Chevron to Pay San Juan Capistrano $1.5 Million by April 7

The settlement is available for inspection under California's public-records law.

Chevron will pay the city of San Juan Capistrano at least $1.5 million to recover costs associated with the leak of a gasoline additive into the city's water supply three years ago.

The payment is due April 7, according to a. The terms of that settlement were to be kept confidential, but the contract is available for inspection when requested under California's public-records law.

The settlement also states that Chevron could pay an additional $1.6 million in a series of payments under the following circumstances:

  • $50,000 if Chevron's name is removed from San Juan Capistrano's "Chevron MTBE Water Commodity Surcharge"—a surcharge levied by the City Council in the fall of 2010 to pay for the treatment of MTBE. 
  • $500,000 if the city "actively" participates in a meeting with the San Diego Regional Water Quality Control Board and Chevron to discuss the city's operation of its own granular activated carbon treatment system
  • $550,000 after the city has installed the GAC system.
  • $500,000 within 45 business days after the city gives Chevron notice that it has operated the treatment system for one year. During that year, the city is obligated to pump the Dance Hall well at least 80 percent of the time. 

The Environmental Protection Agency describes GAC treatments as the process of funneling contaminated water through a bed of activated carbon, because MTBE does not stick well to organics such as carbon.

In January 2008, MTBE was detected in groundwater samples collected from the Dance Hall well. A month later, the Orange County Health Care Agency mandated that the water be treated, but the city and Chevron could not come to an agreement over the design of a treatement system.

According to Councilwoman Laura Freese, it was Chevron that requested the confidentiality of the agreement. The settlement does stipulate that the city needed to give Chevron at least 72 hours' notice prior to disclosing the settlement.

TheJellyFish March 24, 2011 at 04:56 PM
Is it me, the Jelly Fish, or does it pretty much seem impossible that the GWRP can operate 80% of the time during the calender year, when in the past seven years it has hardly run at all?
Jenna Chandler March 24, 2011 at 05:13 PM
The settlement says that the "city has to operate the Dance Hall well and/or at least two of the three downgradient wells (Capistrano Valley Well D1, San Juan Basin A2 and San Juan Basin A4) on a continuous basis for at least 80 percent of the time during each calendar year, except for routine or emergency maintenance and repairs)."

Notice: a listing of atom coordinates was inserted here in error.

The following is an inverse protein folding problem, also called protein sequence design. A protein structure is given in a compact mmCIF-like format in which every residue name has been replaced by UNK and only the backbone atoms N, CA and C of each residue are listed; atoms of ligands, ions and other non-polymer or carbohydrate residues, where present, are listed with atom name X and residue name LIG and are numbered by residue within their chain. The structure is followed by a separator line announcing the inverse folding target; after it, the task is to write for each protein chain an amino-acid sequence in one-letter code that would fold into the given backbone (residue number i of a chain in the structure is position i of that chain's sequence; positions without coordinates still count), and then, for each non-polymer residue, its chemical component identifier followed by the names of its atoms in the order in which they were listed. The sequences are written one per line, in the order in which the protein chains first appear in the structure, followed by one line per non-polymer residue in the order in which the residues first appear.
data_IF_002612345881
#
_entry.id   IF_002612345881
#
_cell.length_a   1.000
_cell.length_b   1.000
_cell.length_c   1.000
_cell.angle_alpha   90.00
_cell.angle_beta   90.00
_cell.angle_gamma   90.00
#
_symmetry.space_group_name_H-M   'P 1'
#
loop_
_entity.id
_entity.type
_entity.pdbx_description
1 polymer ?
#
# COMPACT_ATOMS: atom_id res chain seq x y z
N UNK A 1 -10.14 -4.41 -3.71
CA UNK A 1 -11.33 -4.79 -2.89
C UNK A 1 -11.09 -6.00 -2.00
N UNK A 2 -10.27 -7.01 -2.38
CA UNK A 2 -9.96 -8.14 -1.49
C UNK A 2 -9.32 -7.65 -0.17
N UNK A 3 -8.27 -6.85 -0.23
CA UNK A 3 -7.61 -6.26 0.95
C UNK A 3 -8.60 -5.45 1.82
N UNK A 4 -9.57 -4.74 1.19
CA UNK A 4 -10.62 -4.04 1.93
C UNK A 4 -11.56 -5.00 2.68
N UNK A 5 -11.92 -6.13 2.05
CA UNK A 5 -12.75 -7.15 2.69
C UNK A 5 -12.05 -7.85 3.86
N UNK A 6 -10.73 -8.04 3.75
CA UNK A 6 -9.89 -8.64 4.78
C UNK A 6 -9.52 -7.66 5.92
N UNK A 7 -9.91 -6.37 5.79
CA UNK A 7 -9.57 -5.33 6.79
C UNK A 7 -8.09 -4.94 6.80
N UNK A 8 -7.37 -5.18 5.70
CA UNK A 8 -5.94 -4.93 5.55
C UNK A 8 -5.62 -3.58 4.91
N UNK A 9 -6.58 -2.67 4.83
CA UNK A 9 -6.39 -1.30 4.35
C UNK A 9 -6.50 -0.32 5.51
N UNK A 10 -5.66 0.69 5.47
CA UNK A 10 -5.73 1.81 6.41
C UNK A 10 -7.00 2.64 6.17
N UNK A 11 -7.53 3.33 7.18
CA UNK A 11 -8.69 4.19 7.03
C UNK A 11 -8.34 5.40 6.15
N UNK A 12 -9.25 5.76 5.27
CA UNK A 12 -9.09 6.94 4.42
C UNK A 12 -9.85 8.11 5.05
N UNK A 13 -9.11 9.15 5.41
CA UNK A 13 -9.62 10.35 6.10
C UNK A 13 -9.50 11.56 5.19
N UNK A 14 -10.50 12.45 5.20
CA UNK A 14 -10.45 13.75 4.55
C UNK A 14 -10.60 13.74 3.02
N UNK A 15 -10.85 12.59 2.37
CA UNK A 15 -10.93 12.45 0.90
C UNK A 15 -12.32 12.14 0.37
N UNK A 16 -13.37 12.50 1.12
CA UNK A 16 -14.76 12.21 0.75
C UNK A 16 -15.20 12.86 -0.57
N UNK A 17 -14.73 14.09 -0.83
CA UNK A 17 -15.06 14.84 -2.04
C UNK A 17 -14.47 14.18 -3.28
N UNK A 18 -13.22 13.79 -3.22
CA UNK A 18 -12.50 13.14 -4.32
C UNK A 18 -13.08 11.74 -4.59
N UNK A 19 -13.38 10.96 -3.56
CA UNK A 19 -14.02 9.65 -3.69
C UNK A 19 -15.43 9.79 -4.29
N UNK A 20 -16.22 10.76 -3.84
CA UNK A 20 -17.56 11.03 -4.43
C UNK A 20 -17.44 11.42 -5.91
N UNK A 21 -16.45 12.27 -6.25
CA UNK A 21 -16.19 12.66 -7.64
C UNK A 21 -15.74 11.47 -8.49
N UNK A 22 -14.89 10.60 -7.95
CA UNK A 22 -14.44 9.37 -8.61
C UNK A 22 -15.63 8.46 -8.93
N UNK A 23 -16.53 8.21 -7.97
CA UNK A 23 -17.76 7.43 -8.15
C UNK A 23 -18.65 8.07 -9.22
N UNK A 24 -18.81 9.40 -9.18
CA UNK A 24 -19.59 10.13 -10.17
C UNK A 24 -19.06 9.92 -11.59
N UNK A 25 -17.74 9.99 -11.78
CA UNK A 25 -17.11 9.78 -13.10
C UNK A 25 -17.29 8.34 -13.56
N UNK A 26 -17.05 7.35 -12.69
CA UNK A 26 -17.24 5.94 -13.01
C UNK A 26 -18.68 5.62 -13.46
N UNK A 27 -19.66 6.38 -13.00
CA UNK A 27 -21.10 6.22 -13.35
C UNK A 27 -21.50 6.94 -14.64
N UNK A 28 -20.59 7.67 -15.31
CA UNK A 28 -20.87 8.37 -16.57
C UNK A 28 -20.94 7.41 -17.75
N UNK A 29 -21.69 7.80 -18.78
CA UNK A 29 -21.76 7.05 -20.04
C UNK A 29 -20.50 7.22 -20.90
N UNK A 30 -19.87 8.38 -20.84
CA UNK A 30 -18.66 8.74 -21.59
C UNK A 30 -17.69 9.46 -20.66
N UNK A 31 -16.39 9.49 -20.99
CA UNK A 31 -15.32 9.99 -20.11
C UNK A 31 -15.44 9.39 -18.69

TheJellyFish March 24, 2011 at 05:19 PM
The Jelly Fish read the Dashboard report given to the Utility Commission and it said that the GWRP only pumped 18% of the water used by the City in February. The Jelly Fish thinks that the City is going to be really swimming up stream to try and get any combination of things at that GWRP to work 80% of the time. Let's see, in 2003 the City had zero debt related to the water department. Now, we have 64 million in debt related to the water department and the darn thing still does not work. Thank you Miss Chandler for your help.
Dave Solt March 24, 2011 at 09:50 PM
The city was smart not to sue Chevron, as the corporate lawyers would have kept the suit tied up in court for 20+ years. Exxon-Valdez is not fully settled. Better off to settle for something now Vs. wait for full compensation in 2031.
TheJellyFish March 25, 2011 at 06:17 AM
What your missing is that the spill happened in 1988. It has been 20+ years since the spill. Unfortunately, Mr. Solt we are not even getting the expenses paid that we spent. The GWRP in the past seven years has not been operating to any extent, let alone get 2 of 3 wells to operate 80% of the time based on a calender year. I would also suggest to read the entire settlement. It is not very long only 14 pages. The City receives 3.1 million, but spent over 5 million. Who pays the difference Mr. Solt? It is you and I the taxpayer. We did not do anything wrong, but we are footing the bill. The City should have sued Chevron years ago and we would have been done with it along time ago. Instead of this panty waist type of settlement that Sam and Laura put together of let's all sit around the camp fire and sign Kumbaya. Come on Mr. Solt, let's get real. This settlement does not even cover the expenses now or in the future. Keep in mind Mr. Solt that the City in 2003 did not have any debt related to water, and now we are 64 million in debt and have literally nothing to show for it. Why don't you look at the January dashboard report that was provided to the Utility Commisioners, the GWRP only provided 18% of our water! Plllleeease Mr. Solt.


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